BIIF football: Friday night foes Hilo and Konawaena reload like no one else on island

  • TIM WRIGHT/Tribune-Herald Hilo’s Kaleo Ramos breaks away from the Waiakea for a touchdown Sept. 30, a 40-0 win for the Vikings (5-0, host Konawaena at Wong Stadium on Friday night.

Hilo High already had drawn football coach Kaeo Drummondo’s ire once by jumping offsides.

So for the next play he put his hands on his knees and beared down, as if to will his defense to watch the ball.


When another flag flew, Drummondo flung his hands in the air and made a half turn away from the field.

“It’s frustrating, ” he said afterward, “we went offsides two plays in a row. It happens in practice, that’s 10 free yards.

“It’s just the way I operate. I don’t want to see those mistakes and I’m sure they don’t want to make them.”

It could be noted that the Vikings were leading Waiakea 40-0 and the second-half clock was running unabated during those back-to-back plays, but that’s not the point.

What is the point?

“Discipline,” said junior receiver Guyson Ogata, trying to put his finger on the one sustainable element that keeps the Vikings on top.

Reloading – not rebuilding in the face of heavy losses to graduation – has become Hilo’s hallmark during its reign atop BIIF Division I since 2013.

That might not be a term the Vikings necessarily use, but “if there was one (instance of reloading) in the past seven years, I would think this would be it,” Drummondo said. “Just cause the simple fact of the rawness of players that are in.”

Hilo lost its two most important offensive players, Kaleo Apao and Kahale Huddleston, and 12 all-BIIF selections in all, and it had to rebuild its lines on both sides of the ball.

Yet, lock and load, the Vikings (5-0) own the longest winning streak in the league at nine games heading into their contest against Konawaena (4-1) at 7:30 p.m. Friday at Wong Stadium, a cross-divisional contest that now annually marks the BIIF game of the year in terms of quality of teams.

The Wildcats relinquished the BIIF’s longest winning streak (19 games) last week with a 28-20 home loss to Kamehameha, but with six Division II titles in seven years, Konawaena’s knack for reloading takes a back seat to no one on the island.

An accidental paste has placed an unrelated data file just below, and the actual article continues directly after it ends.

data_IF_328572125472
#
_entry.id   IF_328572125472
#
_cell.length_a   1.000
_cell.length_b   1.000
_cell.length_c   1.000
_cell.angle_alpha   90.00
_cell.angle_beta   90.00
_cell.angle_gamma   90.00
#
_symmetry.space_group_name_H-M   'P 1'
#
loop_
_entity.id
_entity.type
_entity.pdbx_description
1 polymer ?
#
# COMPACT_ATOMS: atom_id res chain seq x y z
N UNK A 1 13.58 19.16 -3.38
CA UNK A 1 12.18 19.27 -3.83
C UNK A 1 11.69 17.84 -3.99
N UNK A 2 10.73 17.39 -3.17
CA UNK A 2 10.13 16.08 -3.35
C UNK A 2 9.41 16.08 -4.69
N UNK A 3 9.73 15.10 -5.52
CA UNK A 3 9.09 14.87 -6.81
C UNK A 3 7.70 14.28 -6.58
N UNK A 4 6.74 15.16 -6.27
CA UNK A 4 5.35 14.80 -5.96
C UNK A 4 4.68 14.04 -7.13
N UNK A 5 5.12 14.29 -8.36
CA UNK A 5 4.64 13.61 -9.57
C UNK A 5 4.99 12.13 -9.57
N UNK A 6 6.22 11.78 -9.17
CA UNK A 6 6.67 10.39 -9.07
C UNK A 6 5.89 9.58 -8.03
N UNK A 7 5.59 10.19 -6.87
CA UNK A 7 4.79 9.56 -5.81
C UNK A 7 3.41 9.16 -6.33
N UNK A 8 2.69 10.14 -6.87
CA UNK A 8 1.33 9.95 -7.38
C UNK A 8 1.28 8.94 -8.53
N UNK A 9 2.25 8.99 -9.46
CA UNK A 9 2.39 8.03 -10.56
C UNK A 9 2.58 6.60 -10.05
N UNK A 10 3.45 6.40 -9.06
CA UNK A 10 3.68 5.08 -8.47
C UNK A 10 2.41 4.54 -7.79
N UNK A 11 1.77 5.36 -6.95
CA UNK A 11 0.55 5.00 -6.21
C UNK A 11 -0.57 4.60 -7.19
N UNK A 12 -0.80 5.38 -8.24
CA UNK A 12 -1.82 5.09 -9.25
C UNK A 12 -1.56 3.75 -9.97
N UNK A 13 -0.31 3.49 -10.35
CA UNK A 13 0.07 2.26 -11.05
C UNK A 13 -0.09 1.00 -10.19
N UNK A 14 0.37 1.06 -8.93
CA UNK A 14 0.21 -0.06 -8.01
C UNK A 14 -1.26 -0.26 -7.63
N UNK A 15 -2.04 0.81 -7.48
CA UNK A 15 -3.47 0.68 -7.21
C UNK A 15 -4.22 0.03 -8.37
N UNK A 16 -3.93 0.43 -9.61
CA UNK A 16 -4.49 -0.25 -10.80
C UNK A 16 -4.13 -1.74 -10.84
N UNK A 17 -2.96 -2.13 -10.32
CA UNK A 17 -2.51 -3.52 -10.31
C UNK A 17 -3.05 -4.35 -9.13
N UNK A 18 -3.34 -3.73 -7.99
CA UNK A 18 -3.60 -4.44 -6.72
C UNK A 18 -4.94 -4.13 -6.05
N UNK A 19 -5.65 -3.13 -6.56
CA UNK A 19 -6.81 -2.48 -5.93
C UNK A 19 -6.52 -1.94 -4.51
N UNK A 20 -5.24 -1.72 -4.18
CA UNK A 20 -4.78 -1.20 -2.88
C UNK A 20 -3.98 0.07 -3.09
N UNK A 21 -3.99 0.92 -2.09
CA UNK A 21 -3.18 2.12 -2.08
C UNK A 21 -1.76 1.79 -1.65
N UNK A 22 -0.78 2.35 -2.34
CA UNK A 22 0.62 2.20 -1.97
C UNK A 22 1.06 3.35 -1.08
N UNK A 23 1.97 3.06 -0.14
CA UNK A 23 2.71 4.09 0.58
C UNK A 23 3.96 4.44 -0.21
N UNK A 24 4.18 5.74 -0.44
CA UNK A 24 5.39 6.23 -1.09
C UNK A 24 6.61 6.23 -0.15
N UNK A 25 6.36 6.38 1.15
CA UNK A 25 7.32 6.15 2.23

Discipline and reloading also go hand in hand in Kealakekua.

“It’s our (junior varsity) program,” coach Brad Uemoto said. “They’re running the same system. We’ve just been blessed with good athletes, just kind of molding them and that discipline level from when they’re at JV. Once we get them, (JV) coach Wyatt (Nahale) does a good job of preparing them. Just kind of continuing our systems.”

In winning the HHSAA D-I title last season, Hilo and Huddleston were shut down but once – at the hands of a Wildcats defense led by D-II defensive player of the year Paka Cacoulidis.

Cacoulidis is gone as are five other starters, but – lock and load – Alex Muti and his teammates have yet to allow more than one offensive score in a BIIF game this season.

“When someone like Paka leaves, the players kind of know they have to step up themselves,” said Muti, a defensive lineman/linebacker. “They know the have to fill the plays.”

No one was just going to step in and replace decorated quarterback Austin Ewing, a three-time offensive player of the year and one of the state’s all-time leading passers. But freshman quarterback Sheynen Nahale, though struggling with interceptions, has taken the reins, distributed the ball and allowed Konawaena to continue to pressure opponents.